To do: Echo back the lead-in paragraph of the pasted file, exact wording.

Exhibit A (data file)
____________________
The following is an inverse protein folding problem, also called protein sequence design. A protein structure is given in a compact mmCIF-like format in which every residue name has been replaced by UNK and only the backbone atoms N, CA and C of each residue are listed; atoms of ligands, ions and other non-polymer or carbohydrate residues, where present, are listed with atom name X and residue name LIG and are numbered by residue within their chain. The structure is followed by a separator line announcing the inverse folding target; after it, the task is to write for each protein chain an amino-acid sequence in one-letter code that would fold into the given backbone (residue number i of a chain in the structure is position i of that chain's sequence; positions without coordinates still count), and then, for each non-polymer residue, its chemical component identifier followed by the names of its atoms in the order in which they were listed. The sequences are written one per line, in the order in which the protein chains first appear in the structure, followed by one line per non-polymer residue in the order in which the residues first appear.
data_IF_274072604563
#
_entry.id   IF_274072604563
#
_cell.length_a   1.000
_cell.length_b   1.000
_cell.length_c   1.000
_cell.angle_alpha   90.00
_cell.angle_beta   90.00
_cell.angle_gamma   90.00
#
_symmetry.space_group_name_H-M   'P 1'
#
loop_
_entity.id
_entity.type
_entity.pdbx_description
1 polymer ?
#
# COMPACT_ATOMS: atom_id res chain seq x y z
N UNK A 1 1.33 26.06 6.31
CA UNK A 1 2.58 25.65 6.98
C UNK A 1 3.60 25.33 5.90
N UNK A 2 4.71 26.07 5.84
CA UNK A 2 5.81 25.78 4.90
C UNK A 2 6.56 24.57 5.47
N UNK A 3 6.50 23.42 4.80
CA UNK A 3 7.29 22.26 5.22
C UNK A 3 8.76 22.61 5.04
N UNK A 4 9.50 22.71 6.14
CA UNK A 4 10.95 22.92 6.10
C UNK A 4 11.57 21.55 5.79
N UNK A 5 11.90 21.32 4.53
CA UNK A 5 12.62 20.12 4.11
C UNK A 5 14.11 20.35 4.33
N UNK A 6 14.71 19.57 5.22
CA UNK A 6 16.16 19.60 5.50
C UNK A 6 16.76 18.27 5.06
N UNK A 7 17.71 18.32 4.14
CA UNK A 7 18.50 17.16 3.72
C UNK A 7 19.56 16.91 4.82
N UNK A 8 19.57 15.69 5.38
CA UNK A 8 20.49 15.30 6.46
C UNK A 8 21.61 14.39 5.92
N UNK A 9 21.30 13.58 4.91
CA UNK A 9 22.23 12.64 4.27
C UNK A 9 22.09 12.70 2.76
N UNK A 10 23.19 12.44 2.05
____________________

The following is an inverse protein folding problem, also called protein sequence design. A protein structure is given in a compact mmCIF-like format in which every residue name has been replaced by UNK and only the backbone atoms N, CA and C of each residue are listed; atoms of ligands, ions and other non-polymer or carbohydrate residues, where present, are listed with atom name X and residue name LIG and are numbered by residue within their chain. The structure is followed by a separator line announcing the inverse folding target; after it, the task is to write for each protein chain an amino-acid sequence in one-letter code that would fold into the given backbone (residue number i of a chain in the structure is position i of that chain's sequence; positions without coordinates still count), and then, for each non-polymer residue, its chemical component identifier followed by the names of its atoms in the order in which they were listed. The sequences are written one per line, in the order in which the protein chains first appear in the structure, followed by one line per non-polymer residue in the order in which the residues first appear.